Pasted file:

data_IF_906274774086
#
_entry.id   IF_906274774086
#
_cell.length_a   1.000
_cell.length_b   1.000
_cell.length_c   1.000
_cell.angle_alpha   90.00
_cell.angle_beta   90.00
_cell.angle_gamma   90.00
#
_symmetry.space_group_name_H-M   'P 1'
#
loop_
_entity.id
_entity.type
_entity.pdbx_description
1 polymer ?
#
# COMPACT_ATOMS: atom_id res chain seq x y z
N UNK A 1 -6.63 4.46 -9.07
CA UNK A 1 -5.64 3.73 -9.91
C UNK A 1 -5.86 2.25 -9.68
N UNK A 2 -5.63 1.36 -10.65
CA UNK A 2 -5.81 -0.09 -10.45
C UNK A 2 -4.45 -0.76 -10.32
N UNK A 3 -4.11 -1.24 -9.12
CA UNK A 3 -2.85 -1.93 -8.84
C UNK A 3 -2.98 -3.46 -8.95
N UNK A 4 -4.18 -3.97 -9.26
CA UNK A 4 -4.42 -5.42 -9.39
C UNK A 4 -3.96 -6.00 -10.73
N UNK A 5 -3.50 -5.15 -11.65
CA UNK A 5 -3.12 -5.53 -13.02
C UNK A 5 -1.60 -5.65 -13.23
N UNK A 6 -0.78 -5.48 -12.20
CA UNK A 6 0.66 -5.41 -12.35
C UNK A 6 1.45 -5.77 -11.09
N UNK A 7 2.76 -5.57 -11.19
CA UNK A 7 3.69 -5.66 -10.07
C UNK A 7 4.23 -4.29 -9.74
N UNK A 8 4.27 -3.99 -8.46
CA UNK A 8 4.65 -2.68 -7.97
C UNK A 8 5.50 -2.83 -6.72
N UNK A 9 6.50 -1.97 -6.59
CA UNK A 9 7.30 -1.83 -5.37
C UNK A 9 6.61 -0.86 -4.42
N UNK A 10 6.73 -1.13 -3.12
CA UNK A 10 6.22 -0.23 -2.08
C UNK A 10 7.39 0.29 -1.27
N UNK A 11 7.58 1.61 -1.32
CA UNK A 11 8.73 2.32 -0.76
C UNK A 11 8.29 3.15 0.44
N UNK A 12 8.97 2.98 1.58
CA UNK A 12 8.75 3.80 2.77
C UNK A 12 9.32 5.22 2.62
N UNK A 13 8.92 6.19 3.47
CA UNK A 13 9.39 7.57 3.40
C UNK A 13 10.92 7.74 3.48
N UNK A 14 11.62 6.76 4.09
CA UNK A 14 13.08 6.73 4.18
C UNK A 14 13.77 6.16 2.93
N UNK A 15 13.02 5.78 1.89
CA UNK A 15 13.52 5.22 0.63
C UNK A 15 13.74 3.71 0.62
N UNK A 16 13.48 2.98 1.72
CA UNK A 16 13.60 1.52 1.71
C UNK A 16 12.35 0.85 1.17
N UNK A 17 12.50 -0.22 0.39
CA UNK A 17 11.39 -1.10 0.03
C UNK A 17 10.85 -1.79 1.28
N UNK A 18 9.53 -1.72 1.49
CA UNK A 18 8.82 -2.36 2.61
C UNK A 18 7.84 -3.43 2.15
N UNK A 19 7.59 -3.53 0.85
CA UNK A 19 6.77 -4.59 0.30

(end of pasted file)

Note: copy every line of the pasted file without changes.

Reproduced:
data_IF_906274774086
#
_entry.id   IF_906274774086
#
_cell.length_a   1.000
_cell.length_b   1.000
_cell.length_c   1.000
_cell.angle_alpha   90.00
_cell.angle_beta   90.00
_cell.angle_gamma   90.00
#
_symmetry.space_group_name_H-M   'P 1'
#
loop_
_entity.id
_entity.type
_entity.pdbx_description
1 polymer ?
#
# COMPACT_ATOMS: atom_id res chain seq x y z
N UNK A 1 -6.63 4.46 -9.07
CA UNK A 1 -5.64 3.73 -9.91
C UNK A 1 -5.86 2.25 -9.68
N UNK A 2 -5.63 1.36 -10.65
CA UNK A 2 -5.81 -0.09 -10.45
C UNK A 2 -4.45 -0.76 -10.32
N UNK A 3 -4.11 -1.24 -9.12
CA UNK A 3 -2.85 -1.93 -8.84
C UNK A 3 -2.98 -3.46 -8.95
N UNK A 4 -4.18 -3.97 -9.26
CA UNK A 4 -4.42 -5.42 -9.39
C UNK A 4 -3.96 -6.00 -10.73
N UNK A 5 -3.50 -5.15 -11.65
CA UNK A 5 -3.12 -5.53 -13.02
C UNK A 5 -1.60 -5.65 -13.23
N UNK A 6 -0.78 -5.48 -12.20
CA UNK A 6 0.66 -5.41 -12.35
C UNK A 6 1.45 -5.77 -11.09
N UNK A 7 2.76 -5.57 -11.19
CA UNK A 7 3.69 -5.66 -10.07
C UNK A 7 4.23 -4.29 -9.74
N UNK A 8 4.27 -3.99 -8.46
CA UNK A 8 4.65 -2.68 -7.97
C UNK A 8 5.50 -2.83 -6.72
N UNK A 9 6.50 -1.97 -6.59
CA UNK A 9 7.30 -1.83 -5.37
C UNK A 9 6.61 -0.86 -4.42
N UNK A 10 6.73 -1.13 -3.12
CA UNK A 10 6.22 -0.23 -2.08
C UNK A 10 7.39 0.29 -1.27
N UNK A 11 7.58 1.61 -1.32
CA UNK A 11 8.73 2.32 -0.76
C UNK A 11 8.29 3.15 0.44
N UNK A 12 8.97 2.98 1.58
CA UNK A 12 8.75 3.80 2.77
C UNK A 12 9.32 5.22 2.62
N UNK A 13 8.92 6.19 3.47
CA UNK A 13 9.39 7.57 3.40
C UNK A 13 10.92 7.74 3.48
N UNK A 14 11.62 6.76 4.09
CA UNK A 14 13.08 6.73 4.18
C UNK A 14 13.77 6.16 2.93
N UNK A 15 13.02 5.78 1.89
CA UNK A 15 13.52 5.22 0.63
C UNK A 15 13.74 3.71 0.62
N UNK A 16 13.48 2.98 1.72
CA UNK A 16 13.60 1.52 1.71
C UNK A 16 12.35 0.85 1.17
N UNK A 17 12.50 -0.22 0.39
CA UNK A 17 11.39 -1.10 0.03
C UNK A 17 10.85 -1.79 1.28
N UNK A 18 9.53 -1.72 1.49
CA UNK A 18 8.82 -2.36 2.61
C UNK A 18 7.84 -3.43 2.15
N UNK A 19 7.59 -3.53 0.85
CA UNK A 19 6.77 -4.59 0.30